Camden – The old metropolitan boroughs of Hampstead and St Pancras, which is most of modern Camden.

Islington – The old metropolitan borough of Islington, which is most of, well, you can probably guess.

Hackney – The old metropolitan boroughs of Hackney and Stoke Newington, which is most of modern Hackney.

Southwark – The old metropolitan boroughs of Southwark and Bermondsey; basically, the northern third of modern Southwark.

Greenwich – The old metropolitan boroughs of Deptford and Greenwich, which today make up northern Lewisham and western Greenwich.

Lewisham – The old metropolitan borough of Lewisham, in splendid isolation, and without a riverfront.

Woolwich – The old metropolitan borough, today part of Greenwich

Camberwell – The old metropolitan borough of Camberwell, which is the southern bit of modern Southwark.

Lambeth – The old metropolitan borough of Lambeth, which is the eastern half of modern, well, Lambeth.

Battersea – The old metropolitan borough of Battersea, and part of its neighbour Wandsworth. Today this is western Lambeth and eastern Wandsworth. (We’re guessing a bit about which bits of Wandsworth this borough would contain, but we’re happy with our guess.)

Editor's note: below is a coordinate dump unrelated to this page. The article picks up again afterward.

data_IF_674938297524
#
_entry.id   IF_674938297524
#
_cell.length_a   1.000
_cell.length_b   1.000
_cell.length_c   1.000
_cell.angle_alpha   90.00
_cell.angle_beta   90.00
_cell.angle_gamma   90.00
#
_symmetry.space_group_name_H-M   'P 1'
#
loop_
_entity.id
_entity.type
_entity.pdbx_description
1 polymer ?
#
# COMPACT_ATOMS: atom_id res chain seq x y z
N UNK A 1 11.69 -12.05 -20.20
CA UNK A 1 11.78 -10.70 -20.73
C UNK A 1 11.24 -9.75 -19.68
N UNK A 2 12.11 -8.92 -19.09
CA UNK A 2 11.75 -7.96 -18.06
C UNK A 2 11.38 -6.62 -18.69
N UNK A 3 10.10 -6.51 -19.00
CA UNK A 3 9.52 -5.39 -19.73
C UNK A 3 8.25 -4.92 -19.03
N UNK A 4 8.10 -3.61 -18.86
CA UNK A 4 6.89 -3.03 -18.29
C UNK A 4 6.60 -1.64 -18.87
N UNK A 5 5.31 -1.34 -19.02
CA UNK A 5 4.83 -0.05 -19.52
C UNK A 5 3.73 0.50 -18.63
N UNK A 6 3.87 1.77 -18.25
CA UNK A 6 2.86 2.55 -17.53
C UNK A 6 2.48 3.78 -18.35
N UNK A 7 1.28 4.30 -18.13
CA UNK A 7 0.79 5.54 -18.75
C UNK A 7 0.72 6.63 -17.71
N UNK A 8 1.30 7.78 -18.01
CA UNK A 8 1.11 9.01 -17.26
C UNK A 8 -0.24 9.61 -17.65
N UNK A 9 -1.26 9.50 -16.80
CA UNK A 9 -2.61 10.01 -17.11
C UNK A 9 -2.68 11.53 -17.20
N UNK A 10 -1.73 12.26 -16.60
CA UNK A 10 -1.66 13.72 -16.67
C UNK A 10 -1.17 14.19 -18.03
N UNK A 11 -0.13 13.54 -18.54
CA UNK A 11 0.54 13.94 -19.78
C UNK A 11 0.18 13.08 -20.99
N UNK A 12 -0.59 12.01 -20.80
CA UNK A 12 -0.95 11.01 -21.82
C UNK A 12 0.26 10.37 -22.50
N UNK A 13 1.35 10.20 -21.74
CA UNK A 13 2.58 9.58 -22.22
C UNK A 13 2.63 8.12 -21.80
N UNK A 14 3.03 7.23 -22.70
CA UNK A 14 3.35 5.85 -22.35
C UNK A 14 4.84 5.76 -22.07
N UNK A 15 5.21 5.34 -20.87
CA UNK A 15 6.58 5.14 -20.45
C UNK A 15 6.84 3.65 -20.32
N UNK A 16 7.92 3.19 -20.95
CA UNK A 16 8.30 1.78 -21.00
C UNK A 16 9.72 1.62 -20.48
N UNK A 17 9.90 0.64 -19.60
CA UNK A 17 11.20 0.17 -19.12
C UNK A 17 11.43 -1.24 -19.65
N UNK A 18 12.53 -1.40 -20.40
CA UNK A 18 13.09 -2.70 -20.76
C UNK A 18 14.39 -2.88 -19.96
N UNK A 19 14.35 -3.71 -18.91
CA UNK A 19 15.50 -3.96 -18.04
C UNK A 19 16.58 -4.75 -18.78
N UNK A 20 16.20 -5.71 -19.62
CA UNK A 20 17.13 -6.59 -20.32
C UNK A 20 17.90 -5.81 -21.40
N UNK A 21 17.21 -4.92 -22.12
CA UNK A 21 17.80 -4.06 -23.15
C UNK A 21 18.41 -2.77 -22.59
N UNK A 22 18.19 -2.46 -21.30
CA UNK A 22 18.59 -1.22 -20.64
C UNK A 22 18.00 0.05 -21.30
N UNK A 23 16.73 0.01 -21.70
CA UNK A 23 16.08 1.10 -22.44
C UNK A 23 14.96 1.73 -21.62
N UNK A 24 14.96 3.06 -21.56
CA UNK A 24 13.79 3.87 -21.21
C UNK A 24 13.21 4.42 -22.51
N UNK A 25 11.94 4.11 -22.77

Wandsworth – The rest of the old metropolitan borough of Wandsworth.

Richmond – The boroughs of Richmond and Barnes, previously in Surrey, today forming most of Richmond.

Chiswick – The boroughs of Acton, and Brentford & Chiswick. Previously in Middlesex, these are today part of between Ealing and Hounslow respectively.

Willesden – The old Middlesex borough of Willesden, today forming half of Brent.

Hendon – The old Middlesex borough of Hendon, today forming the western half of Barnet.

Barnet – The urban districts of Barnet, East Barnet (both in Hertfordshire) and Friern Barnet, and the borough of Finchley (both in Middlesex). Today this is all in Barnet.

Wood Green – The Middlesex boroughs of Southgate, Hornsey and Wood Green; today the former is in Enfield, the latter pair in Haringey.

Tottenham – The Middlesex boroughs of Tottenham and Edmonton, today in Haringey and Enfield respectively.

Waltham Forest – The Essex boroughs of Walthamstow and Chingford. Today this is most of Waltham Forest.

West Ham – The county borough of that name, repurposed as a London borough. Today that's in Newham. (A county borough, incidentally, was a borough that had all the powers of a county – a sort of primordial unitary authority, basically.)

East Ham – The county borough of East Ham, now a London borough. Today that's in Newham, too. (In the name of simplicity we've assumed the bits of Barking west of the River Roding and – more confusingly – Woolwich north of the River Thames that ended up in Newham would have ended up in the London Borough of East Ham, too.)

Ilford – The Essex borough that today makes up eastern Redbridge. (The north eastern patch, around Hainault, was actually previously in Chigwell, but also ended up in the new Redbridge; we've assumed it would have been in this parallel reality, too.)